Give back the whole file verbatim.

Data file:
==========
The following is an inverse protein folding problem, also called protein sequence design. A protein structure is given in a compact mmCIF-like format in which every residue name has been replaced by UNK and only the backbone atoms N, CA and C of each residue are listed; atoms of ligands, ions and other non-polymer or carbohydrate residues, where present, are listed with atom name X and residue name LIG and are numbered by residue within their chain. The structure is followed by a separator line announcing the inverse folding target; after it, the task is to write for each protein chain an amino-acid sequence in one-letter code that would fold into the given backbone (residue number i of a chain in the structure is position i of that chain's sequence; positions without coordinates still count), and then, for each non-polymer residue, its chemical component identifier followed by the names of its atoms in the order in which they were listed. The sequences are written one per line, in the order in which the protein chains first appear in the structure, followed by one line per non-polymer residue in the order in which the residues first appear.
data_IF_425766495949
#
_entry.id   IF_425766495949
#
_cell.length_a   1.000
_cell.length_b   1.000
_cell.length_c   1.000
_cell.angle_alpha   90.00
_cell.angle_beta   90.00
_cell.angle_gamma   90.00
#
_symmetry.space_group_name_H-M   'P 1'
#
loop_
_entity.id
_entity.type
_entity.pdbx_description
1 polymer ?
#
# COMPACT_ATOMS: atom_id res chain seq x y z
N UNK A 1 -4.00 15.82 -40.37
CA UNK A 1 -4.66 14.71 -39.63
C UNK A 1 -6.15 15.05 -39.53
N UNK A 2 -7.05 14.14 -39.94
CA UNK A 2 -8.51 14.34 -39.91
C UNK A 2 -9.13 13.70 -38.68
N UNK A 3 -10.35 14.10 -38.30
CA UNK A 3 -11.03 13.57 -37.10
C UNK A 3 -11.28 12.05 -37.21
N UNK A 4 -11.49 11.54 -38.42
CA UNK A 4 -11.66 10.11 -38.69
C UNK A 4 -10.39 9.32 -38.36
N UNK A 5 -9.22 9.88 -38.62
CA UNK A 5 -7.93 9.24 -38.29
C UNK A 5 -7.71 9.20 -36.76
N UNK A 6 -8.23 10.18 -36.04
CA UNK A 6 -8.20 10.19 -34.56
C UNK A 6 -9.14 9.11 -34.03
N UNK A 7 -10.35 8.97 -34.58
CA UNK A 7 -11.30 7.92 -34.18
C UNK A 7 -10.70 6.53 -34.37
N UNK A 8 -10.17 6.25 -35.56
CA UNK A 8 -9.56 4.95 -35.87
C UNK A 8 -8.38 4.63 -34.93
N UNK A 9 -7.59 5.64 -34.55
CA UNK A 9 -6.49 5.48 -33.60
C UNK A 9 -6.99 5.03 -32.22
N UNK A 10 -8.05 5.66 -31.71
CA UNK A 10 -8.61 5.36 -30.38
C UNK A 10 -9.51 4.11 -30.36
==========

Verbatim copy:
The following is an inverse protein folding problem, also called protein sequence design. A protein structure is given in a compact mmCIF-like format in which every residue name has been replaced by UNK and only the backbone atoms N, CA and C of each residue are listed; atoms of ligands, ions and other non-polymer or carbohydrate residues, where present, are listed with atom name X and residue name LIG and are numbered by residue within their chain. The structure is followed by a separator line announcing the inverse folding target; after it, the task is to write for each protein chain an amino-acid sequence in one-letter code that would fold into the given backbone (residue number i of a chain in the structure is position i of that chain's sequence; positions without coordinates still count), and then, for each non-polymer residue, its chemical component identifier followed by the names of its atoms in the order in which they were listed. The sequences are written one per line, in the order in which the protein chains first appear in the structure, followed by one line per non-polymer residue in the order in which the residues first appear.
data_IF_425766495949
#
_entry.id   IF_425766495949
#
_cell.length_a   1.000
_cell.length_b   1.000
_cell.length_c   1.000
_cell.angle_alpha   90.00
_cell.angle_beta   90.00
_cell.angle_gamma   90.00
#
_symmetry.space_group_name_H-M   'P 1'
#
loop_
_entity.id
_entity.type
_entity.pdbx_description
1 polymer ?
#
# COMPACT_ATOMS: atom_id res chain seq x y z
N UNK A 1 -4.00 15.82 -40.37
CA UNK A 1 -4.66 14.71 -39.63
C UNK A 1 -6.15 15.05 -39.53
N UNK A 2 -7.05 14.14 -39.94
CA UNK A 2 -8.51 14.34 -39.91
C UNK A 2 -9.13 13.70 -38.68
N UNK A 3 -10.35 14.10 -38.30
CA UNK A 3 -11.03 13.57 -37.10
C UNK A 3 -11.28 12.05 -37.21
N UNK A 4 -11.49 11.54 -38.42
CA UNK A 4 -11.66 10.11 -38.69
C UNK A 4 -10.39 9.32 -38.36
N UNK A 5 -9.22 9.88 -38.62
CA UNK A 5 -7.93 9.24 -38.29
C UNK A 5 -7.71 9.20 -36.76
N UNK A 6 -8.23 10.18 -36.04
CA UNK A 6 -8.20 10.19 -34.56
C UNK A 6 -9.14 9.11 -34.03
N UNK A 7 -10.35 8.97 -34.58
CA UNK A 7 -11.30 7.92 -34.18
C UNK A 7 -10.70 6.53 -34.37
N UNK A 8 -10.17 6.25 -35.56
CA UNK A 8 -9.56 4.95 -35.87
C UNK A 8 -8.38 4.63 -34.93
N UNK A 9 -7.59 5.64 -34.55
CA UNK A 9 -6.49 5.48 -33.60
C UNK A 9 -6.99 5.03 -32.22
N UNK A 10 -8.05 5.66 -31.71
CA UNK A 10 -8.61 5.36 -30.38
C UNK A 10 -9.51 4.11 -30.36